**** ROTATE **** **** ROTATE **** **** ROTATE **** **** ROTATE ****

Find this Story

Print, a form you can hold

Wireless download to your Amazon Kindle

Look for a summary or analysis of this Story.

Enjoy this? Share it!


John Bright
by [?]

“Thee better go into the next room and listen for the Voice, then do as it says,” answered the mother.

The boy went into the next room and soon returned, saying, “The Voice says I must study hard for half an hour and then I can go and wade in the brook.”

“Very well,” was the reply; “we must always obey the Voice.”

At this time there was a wave of Socialism sweeping over England, originated largely by Robert Owen, a Welshman, who at the age of nineteen became manager, by divine right, of a Manchester cotton-mill. He was a man of splendid initiative, noble resources, generous impulses.

Robert Owen caught it from Josiah Wedgwood, and set out to make his cotton-mill a school as well as a factory. Among the good men he discovered and hired to teach his people was John Tyndall, one of the world’s great scientists. Owen seized upon Fourier’s plan of the “phalanstery”–five hundred or a thousand people living in one great palace, built in the form of a hollow square. Each family was to have separate apartments, but there would be common dining-rooms and one great laundry; certain people would be set apart to care for the children; there would be art-galleries, libraries, swimming-pools; and all these working people would have the benefits and advantages that now accrue only to the fortunate few. It was a scheme of co-operation, but Owen’s people refused to co-operate–the world was not ready for it. Then Owen tried the plan in America, and founded the town of New Harmony, Indiana, which had the second public library in America, Benjamin Franklin having founded the first in Philadelphia.

Robert Owen thought he had failed, but he had not, for his ideas have enriched the world, and when we are worthy of Utopia it will be here.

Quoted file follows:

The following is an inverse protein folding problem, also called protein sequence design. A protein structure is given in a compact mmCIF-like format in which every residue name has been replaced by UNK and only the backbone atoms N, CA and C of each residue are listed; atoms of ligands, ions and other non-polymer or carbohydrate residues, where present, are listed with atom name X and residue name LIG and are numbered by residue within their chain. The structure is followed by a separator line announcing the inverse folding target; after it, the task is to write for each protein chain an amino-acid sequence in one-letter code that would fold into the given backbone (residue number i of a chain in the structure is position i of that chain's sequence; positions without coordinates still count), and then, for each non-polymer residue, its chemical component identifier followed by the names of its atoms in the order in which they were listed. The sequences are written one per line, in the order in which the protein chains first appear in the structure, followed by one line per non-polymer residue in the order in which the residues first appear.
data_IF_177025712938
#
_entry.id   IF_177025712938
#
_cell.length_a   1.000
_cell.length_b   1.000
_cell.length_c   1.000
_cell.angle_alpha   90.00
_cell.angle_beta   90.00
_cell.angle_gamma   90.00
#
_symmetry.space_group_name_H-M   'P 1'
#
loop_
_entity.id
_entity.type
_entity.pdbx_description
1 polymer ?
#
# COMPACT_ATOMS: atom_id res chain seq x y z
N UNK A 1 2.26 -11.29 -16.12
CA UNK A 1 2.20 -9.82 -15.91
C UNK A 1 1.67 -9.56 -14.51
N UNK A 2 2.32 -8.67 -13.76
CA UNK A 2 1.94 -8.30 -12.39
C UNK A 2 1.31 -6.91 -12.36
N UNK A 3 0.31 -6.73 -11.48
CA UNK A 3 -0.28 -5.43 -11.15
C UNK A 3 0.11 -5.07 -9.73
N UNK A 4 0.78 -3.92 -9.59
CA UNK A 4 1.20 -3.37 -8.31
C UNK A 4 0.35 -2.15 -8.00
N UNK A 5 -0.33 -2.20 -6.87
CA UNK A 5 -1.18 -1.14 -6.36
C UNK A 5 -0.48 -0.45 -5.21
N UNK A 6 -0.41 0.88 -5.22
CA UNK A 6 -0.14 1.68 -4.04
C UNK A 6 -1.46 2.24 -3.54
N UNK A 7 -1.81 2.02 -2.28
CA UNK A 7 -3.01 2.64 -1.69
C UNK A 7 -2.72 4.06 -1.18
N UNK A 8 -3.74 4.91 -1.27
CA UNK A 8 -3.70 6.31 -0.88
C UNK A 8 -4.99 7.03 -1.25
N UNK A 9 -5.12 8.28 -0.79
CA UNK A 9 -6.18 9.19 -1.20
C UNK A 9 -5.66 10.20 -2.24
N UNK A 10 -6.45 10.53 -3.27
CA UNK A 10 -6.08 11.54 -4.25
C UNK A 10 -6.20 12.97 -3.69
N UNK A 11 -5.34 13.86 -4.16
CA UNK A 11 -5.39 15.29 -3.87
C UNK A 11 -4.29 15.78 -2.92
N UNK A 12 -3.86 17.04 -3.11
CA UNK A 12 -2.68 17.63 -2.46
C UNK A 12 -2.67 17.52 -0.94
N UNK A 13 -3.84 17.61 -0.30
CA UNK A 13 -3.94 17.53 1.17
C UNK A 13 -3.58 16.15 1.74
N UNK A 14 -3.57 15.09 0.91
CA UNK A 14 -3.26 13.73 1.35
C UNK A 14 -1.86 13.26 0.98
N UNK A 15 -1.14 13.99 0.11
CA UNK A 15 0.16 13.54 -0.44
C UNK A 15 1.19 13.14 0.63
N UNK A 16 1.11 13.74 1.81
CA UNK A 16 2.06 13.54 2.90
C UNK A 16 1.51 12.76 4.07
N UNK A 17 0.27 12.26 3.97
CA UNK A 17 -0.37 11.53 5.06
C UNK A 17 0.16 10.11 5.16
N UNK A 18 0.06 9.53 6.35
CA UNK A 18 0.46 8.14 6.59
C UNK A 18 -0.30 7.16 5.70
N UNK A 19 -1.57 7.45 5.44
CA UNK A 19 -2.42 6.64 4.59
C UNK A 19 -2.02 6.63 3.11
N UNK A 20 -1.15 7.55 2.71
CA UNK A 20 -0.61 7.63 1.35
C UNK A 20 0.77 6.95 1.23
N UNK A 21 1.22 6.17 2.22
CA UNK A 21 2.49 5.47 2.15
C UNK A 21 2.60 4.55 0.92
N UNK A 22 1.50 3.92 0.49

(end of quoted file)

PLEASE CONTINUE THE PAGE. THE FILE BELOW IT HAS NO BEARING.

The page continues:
John Bright’s father caught it from Robert Owen, just as Owen had been exposed to Josiah Wedgwood. Great hearts never fail, no matter what occurs; even though they die, they yet live again in minds made better.

Joseph Bright had an auditorium attached to his mill, and often invited speakers to come from Liverpool or Manchester and give lectures to his people on science, travel or literature. By the time John Bright was twenty-one he was usually chosen to preside at these lectures. This, because he had learned to speak in Quaker meetings by speaking. He was quiet, simple, forceful, direct. In size he was small, but what he lacked in inches he made up in brain.

The grandfather of John Bright’s mother was John Grattan, a Quaker preacher who spent five years in prison because he refused to take the oath of allegiance to the English Church. The life of Grattan descended as a precious legacy from mother to son, and all history was early made familiar to him through the teaching of this mother who passed away when the boy was eighteen. So she did not live to know the greatness of her son, but before her passing he had developed far enough so she prophesied that if ever a Friend were admitted to the Cabinet, John Bright would be that one. This prophecy, unlike so many born of the loving mother heart, came true, and this in spite of the fact that the Quakers up to this time had never had anything to do with politics.

Once John Bright was asked how he had been educated, and he replied, “By my mother, with the help of the Rochdale Literary Society.”

And it was a fact that this society, founded by Joseph and Martha Bright, that met weekly for more than thirty years, was almost a university, and served to set Rochdale apart as a city set upon a hill. This society discussed every topic of human interest, save politics and religion, boxing the compass of human knowledge. The wisdom, excellence, worth and benefit of such a society in a town is of an importance absolutely beyond compute. No religious institution can compare with it in beneficent results, carried on, as it was, by a businessman, his wife and their children, all quite incidentally! Were they not Friends, indeed?